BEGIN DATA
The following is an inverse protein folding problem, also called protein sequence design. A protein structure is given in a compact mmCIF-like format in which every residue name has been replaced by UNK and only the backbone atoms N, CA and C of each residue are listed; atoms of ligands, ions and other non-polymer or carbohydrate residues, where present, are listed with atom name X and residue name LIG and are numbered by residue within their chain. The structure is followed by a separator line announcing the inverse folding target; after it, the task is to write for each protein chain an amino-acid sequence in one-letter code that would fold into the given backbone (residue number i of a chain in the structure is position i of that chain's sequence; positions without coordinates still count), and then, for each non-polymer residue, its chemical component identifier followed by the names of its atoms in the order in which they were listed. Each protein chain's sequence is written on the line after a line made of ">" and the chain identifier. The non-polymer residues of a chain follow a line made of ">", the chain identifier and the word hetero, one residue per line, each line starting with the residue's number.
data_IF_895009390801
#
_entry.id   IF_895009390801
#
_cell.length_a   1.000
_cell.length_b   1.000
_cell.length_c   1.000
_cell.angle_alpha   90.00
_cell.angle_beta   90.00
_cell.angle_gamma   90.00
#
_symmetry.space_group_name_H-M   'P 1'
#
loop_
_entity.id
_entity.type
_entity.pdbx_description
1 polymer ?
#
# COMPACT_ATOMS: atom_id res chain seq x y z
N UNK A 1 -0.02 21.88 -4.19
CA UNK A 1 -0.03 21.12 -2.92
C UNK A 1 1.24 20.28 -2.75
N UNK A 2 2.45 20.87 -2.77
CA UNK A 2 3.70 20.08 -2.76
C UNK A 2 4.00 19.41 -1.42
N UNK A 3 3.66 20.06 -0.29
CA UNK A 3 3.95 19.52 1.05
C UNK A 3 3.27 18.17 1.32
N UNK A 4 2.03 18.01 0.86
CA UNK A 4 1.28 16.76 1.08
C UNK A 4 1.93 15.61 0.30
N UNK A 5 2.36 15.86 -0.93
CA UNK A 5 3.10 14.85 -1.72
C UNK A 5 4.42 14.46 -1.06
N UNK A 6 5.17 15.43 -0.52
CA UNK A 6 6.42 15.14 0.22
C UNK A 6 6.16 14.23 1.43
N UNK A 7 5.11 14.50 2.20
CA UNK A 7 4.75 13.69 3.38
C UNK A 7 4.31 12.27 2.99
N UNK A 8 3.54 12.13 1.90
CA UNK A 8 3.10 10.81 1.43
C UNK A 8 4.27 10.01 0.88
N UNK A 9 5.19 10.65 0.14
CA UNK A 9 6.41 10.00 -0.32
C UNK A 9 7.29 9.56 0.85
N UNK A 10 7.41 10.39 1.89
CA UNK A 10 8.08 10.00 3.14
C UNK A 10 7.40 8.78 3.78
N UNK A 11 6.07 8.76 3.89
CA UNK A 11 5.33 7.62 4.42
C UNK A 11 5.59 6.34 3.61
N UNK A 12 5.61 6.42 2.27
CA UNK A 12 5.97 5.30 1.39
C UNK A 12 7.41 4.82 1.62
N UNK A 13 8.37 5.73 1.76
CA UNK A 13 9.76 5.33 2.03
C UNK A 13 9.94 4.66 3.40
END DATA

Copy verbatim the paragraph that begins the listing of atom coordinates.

The following is an inverse protein folding problem, also called protein sequence design. A protein structure is given in a compact mmCIF-like format in which every residue name has been replaced by UNK and only the backbone atoms N, CA and C of each residue are listed; atoms of ligands, ions and other non-polymer or carbohydrate residues, where present, are listed with atom name X and residue name LIG and are numbered by residue within their chain. The structure is followed by a separator line announcing the inverse folding target; after it, the task is to write for each protein chain an amino-acid sequence in one-letter code that would fold into the given backbone (residue number i of a chain in the structure is position i of that chain's sequence; positions without coordinates still count), and then, for each non-polymer residue, its chemical component identifier followed by the names of its atoms in the order in which they were listed. Each protein chain's sequence is written on the line after a line made of ">" and the chain identifier. The non-polymer residues of a chain follow a line made of ">", the chain identifier and the word hetero, one residue per line, each line starting with the residue's number.